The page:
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Surviving Isn't Always That Easy (standard:adventure, 13697 words)
Author: COLAdded: Aug 08 2003Views/Reads: 3087/2271Story vote: 0.00 (0 votes)
My story takes place amid the bounty of the African wilderness. A lion cub loses his mom to poachers and faces life alone- with one friend- against all the hazards lying under every rock. His adventures are full of tension, horror and fantasy. Follow hi

The scorching sun hung high in the infinite azure Tanzanian sky. I lay
down, gazing at it pensively. I thought about the jocular time I used 
to spend with Dusk. We were not only blood brothers, but also brothers 
in heart, imparting everything with one another. I'd always known that 
one day he would leave the pride; begin a life of his own. He was 
compelled to do that; it was just nature's way. But still, I missed him 
so much. “Come on, Spot”, my mom urged. “I know it hurts. I miss him 
too but thinking about him will just exacerbate it. You know it won't 
bring him back.” “Yea mom, I know'', I responded dejectedly. My mom was 
extremely valetudinarian about Dusk but she'd always repressed it 
because she knew expressing it would make me even more disheartened. 
Dusk had left two days ago. Part of me wished I could also go, spend my 
life roaming unfettered the plains of the magnificent Serengeti nature 
preserve along with him, but I still had a long way to go. I was only 
two months old- it would be at least two more years until I could take 
off. I wasn't even weaned yet- my entire diet was composed of mom's 
milk. The den was still my sanctuary and mom wouldn't even let me join 
the pride. I was isolated completely in order to ensure me the utmost 
protection. It came not out of her torpor or reluctance to expose me to 
the other pride members but of pure love and concern for my well-being. 
The best I'd managed to extract from her was to occasionally sojourn 
outside the den for a little while. Leaving the den was the first step. 
It meant that I would live among the other pride members and they would 
protect me. The final step was leaving the pride itself, which led to 
an independent life. Once a Lion left the pride it'd have to fend for 
itself.  For now, however, I remained surrounded by the thick scrub 
that composed my den. At least it shaded me from the sun. She was the 
perfect mom. Still, I sometimes felt she'd crossed the line when it 
came to my aegis, but just like she had confronted me, I was young and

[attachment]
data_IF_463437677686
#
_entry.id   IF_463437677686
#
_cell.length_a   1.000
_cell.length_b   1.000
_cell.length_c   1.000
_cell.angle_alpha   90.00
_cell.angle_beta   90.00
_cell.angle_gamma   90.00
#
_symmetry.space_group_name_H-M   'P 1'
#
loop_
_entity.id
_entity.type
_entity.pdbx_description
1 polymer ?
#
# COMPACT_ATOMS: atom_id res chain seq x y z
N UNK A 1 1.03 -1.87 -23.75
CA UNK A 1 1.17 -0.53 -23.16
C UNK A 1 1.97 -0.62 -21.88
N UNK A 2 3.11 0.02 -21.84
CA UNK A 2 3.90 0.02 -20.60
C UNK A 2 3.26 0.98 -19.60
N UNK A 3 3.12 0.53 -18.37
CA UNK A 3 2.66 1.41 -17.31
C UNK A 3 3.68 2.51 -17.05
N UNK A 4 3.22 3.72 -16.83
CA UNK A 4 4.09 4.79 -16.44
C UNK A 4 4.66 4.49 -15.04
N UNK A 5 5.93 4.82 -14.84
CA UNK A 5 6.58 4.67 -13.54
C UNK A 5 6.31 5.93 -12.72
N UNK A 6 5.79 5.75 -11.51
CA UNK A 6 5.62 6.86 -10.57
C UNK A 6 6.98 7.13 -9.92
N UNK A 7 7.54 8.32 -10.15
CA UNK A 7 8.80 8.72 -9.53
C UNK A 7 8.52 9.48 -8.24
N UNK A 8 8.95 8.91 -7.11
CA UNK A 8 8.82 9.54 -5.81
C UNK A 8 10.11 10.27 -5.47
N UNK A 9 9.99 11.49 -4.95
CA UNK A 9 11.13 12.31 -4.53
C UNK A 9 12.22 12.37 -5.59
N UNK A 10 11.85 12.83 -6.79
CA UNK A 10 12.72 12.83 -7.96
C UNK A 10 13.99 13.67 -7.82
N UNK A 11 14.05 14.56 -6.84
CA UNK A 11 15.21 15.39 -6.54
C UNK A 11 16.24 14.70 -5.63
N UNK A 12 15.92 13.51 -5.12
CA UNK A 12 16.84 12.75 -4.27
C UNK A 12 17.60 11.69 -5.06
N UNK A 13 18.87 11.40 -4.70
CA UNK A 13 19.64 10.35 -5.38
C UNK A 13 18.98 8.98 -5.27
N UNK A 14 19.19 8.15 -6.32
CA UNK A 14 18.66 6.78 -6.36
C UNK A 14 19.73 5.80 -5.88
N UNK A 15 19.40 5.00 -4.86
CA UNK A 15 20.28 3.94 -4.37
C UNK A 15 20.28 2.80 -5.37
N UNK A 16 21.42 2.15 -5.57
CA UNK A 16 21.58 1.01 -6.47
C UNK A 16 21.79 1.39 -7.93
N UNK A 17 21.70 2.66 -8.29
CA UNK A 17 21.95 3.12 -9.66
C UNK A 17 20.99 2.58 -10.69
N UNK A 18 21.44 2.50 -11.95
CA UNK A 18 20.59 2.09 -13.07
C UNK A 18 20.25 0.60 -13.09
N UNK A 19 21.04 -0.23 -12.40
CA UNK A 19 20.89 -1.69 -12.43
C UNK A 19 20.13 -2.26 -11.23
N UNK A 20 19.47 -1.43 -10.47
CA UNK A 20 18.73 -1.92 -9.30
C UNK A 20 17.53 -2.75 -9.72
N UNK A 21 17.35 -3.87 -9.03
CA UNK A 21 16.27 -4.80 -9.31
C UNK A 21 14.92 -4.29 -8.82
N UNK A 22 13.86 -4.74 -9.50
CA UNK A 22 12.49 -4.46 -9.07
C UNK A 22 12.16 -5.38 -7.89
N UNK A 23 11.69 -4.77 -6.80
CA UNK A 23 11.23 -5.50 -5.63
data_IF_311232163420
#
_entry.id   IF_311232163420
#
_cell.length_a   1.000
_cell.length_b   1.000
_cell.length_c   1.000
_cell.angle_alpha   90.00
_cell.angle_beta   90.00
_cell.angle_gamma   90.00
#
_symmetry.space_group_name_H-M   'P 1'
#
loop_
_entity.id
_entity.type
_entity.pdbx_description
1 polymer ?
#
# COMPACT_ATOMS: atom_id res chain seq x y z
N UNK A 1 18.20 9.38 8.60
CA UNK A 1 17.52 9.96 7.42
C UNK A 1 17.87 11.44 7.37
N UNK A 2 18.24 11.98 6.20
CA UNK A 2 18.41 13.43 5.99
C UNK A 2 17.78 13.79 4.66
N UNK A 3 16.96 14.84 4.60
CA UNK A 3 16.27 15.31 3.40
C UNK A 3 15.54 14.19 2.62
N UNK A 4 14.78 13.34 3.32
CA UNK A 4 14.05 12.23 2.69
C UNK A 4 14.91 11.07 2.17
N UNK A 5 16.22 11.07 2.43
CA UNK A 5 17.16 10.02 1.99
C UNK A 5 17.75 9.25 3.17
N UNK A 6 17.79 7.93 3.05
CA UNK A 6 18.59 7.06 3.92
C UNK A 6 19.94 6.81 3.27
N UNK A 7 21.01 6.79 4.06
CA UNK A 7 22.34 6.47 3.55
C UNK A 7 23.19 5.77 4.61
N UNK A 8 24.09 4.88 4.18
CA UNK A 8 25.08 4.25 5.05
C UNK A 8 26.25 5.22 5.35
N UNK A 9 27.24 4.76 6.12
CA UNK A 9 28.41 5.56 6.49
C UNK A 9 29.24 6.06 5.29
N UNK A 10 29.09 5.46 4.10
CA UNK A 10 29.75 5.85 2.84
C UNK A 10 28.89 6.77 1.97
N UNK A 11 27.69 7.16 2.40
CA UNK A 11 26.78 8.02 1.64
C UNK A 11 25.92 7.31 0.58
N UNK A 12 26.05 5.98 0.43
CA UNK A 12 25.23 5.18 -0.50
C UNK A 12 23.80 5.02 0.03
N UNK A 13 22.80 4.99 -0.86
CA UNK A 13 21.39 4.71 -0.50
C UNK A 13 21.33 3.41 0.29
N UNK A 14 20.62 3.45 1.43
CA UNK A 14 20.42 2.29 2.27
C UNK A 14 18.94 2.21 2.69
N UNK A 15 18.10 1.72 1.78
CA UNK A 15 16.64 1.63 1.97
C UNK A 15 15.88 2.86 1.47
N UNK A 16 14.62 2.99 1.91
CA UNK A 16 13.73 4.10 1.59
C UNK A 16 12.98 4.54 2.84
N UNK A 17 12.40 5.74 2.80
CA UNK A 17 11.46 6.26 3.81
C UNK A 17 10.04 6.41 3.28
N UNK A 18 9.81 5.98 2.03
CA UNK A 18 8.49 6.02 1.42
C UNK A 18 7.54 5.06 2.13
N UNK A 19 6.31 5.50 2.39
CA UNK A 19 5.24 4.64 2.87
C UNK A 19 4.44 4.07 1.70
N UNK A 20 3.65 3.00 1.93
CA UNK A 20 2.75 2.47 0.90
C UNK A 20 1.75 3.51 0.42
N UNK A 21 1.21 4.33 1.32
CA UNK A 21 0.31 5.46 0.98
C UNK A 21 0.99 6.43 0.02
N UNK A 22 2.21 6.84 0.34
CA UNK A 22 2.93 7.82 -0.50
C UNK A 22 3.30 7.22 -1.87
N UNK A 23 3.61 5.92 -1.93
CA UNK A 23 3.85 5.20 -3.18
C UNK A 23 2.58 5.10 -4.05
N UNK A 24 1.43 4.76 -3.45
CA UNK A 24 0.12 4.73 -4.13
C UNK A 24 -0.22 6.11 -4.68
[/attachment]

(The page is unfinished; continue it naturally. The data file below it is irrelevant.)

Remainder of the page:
mischievous, often taking frivolously the required safety precautions 
for a Lion cub as myself. After all, the den was there to protect me 
and conceal me from the outside world. If I were exposed to other 
animals, especially those who were not members of the pride, I would 
face constant grave danger. Surely, most animals would not be 
apprehended by an anemic cub. Even a grown Lion wouldn't hesitate to 
turn me into a meal on sight. Well, that's what moms are for, I guess. 
My life, at least since Dusk had left, revolved around sleeping. Since 
I was so young, that was rather natural bearing in mind that I wasn't 
ripe enough to conduct my life among the pride's adults. Fortunately, 
my mom noticed that and frequently showed up so that we could play. 
Nevertheless, I missed playing with him. Even when he'd been there, I'd 
have many listless hours so you can imagine how bored I became without 
him next to me. I was totally alone in the den. 

The light, constant zephyr rustled the ubiquitous green leaves. The
rainy season had just gone by and everything was still sheathed with 
lush, comely verdure. The bounty was absolutely dazzling. I could see 
enormous herds of Buffalo, Wildebeests, Impalas, Zebras, and any 
species I could come up with. The sheer exuberance of the fantastic 
wildlife was exhilarating. Most exciting, perhaps apprehending was a 
herd of Elephants grazing close to the den. In fact, a little too 
close. My mom hurriedly picked me up in her menacing jaws and bolted 
off to find a new covert locus, which would be safe enough for me to 
reside in for now. The subtlety of her grasp had always been soothing, 
its versatility incredible. She would do this every couple of days, as 
“Hyenas and other predators are always on the qui vive”, she had 
explained. And if she didn't move me frequently, one was bound to find 
me. I never did understand the meaning of the word “predator”. I 
remember Dusk once told me that our whole ecosystem, and the entire 
world for that matter, is constructed of a certain mechanism or process 
called “The Food Chain”. He'd said that every species was dependent on 
all the others to survive. This perplexed me since I depended only on 
my mom for everything. Maybe it was due to the perpetual confinement I 
was in, which forestalled any chance of me profoundly observing the 
milieu. Anyway, Dusk had promised to teach me about the food chain 
thing but he never had the time. I guess he had just forgotten when it 
was time for him to leave. “Spot!” my mother blared, “you can't keep 
thinking about him. It'll only make you feel worse.” It was as if she 
was able to read my mind. She was very perspicacious. “It's not like I 
have anything better to do, mom”, I groused. “Don't start. I told you- 
soon I'll introduce you to the pride and you can do whatever you want. 
Just please stop pouting about Dusk. You know how hard it is for me to 
see you doleful.” She caressed me and smiled. “OK mom, I'll try. But I 
can't just forget about him. You know mom, sometimes when you're not 
around I feel all alone, like there's nobody I can ever talk to.” “Oh, 

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